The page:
What is an HOA? People ask me this question a lot. Most people have a broad concept of what this is. It’s, the annoying people who complain when your shrub isn’t trimmed just right, right?
There’s a lot more to them than that.
HOA Legally Speaking
Legally speaking, a Home Owner’s Association (HOA) is a nonprofit entity that is can be registered with the state or not. In North Carolina, it is most common to have these registered. The registration protects all parties involved.
Boards govern all nonprofits. Home Owners Associations are no different. Those who sit on the board are typically called directors or trustees. Your neighbors elect the directors to make decisions on behalf of the association. Often the legal documents will specify that the directors must be homeowners in the neighborhood.
Where Did They Come From
Your HOA came from one of two instances. The first instance occurs when the upon subdividing or developing the land. The second instance occurs if the homeowners in your neighborhood got together at one point to agree to create the HOA. The first instance is most common.
Where Do They Get The Power?
The HOA has its power through its articles, covenants, and declarations. When you bought the house, you agreed to give the HOA power, and you did not have a choice. Your home’s deed contained information about the HOA. Unfortunately, the declarations run with the land. If the land transfers ownership, the association still controls up to the limits set in the declarations,covenants, and articles.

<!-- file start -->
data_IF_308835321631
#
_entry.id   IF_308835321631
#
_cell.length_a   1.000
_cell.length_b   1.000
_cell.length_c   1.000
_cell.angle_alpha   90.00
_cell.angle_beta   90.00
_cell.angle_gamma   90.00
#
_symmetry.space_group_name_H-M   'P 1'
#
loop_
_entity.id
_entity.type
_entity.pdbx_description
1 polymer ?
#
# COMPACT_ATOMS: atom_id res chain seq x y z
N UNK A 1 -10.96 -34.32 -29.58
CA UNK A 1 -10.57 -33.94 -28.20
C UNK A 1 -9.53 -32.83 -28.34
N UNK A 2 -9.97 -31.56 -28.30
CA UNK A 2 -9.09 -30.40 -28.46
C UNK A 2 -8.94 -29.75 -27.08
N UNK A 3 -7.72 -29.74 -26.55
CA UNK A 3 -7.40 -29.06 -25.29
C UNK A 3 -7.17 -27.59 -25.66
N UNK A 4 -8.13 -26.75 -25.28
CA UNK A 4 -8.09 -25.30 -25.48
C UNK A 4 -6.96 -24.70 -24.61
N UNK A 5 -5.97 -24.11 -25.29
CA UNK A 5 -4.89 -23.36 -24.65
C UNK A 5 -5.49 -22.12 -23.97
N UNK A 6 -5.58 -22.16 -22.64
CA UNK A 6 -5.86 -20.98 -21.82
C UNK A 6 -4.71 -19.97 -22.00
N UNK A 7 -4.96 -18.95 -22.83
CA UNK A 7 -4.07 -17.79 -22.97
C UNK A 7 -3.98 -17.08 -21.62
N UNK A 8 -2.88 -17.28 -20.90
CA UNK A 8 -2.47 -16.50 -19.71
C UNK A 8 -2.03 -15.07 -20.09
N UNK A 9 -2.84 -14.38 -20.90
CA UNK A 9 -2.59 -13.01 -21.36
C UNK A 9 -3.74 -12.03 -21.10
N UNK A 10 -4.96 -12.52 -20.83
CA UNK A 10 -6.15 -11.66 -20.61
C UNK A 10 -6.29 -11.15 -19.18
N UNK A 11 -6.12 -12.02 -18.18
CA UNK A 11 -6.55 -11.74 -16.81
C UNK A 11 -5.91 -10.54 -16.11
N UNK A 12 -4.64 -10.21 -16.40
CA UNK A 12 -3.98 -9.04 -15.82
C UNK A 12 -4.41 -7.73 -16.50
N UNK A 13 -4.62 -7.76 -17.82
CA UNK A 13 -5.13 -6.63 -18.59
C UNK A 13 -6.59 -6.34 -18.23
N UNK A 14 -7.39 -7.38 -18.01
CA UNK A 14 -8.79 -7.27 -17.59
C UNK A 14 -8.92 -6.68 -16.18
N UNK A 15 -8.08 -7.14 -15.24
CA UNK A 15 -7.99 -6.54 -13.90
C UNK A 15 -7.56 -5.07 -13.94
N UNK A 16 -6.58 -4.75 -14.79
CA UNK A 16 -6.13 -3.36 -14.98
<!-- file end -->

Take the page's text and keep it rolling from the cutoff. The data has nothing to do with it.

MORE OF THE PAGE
Of course, you and your neighbors can one day agree to disband the HOA. That process is not an easy one.
What Do They Do?
Great question! An HOA is only as active as its board. If you have a board that is focused on enforcing rules against their neighbors, that’s what they do. Often, you have these associations so that there is some entity that exists to take care of land or amenities that all neighbors get to use, like street lights, streets, pools, and green spaces.
If you like that sort of thing, many HOAs take care of your lawn maintenance.
Of course, HOAs collect dues. Nobody likes to pay dues, but most people like having a clean and safe neighborhood. These can range from $5 per month to thousands. It all depends on where you live and what your association provides.
If you don’t pay your dues, North Carolina law provides that the association can foreclose on your home. This is after they’ve attached several fines and attorney fees to your overdue balance. It is incredibly costly to be late on your dues. This process is very similar to mechanic’s liens in a prior article.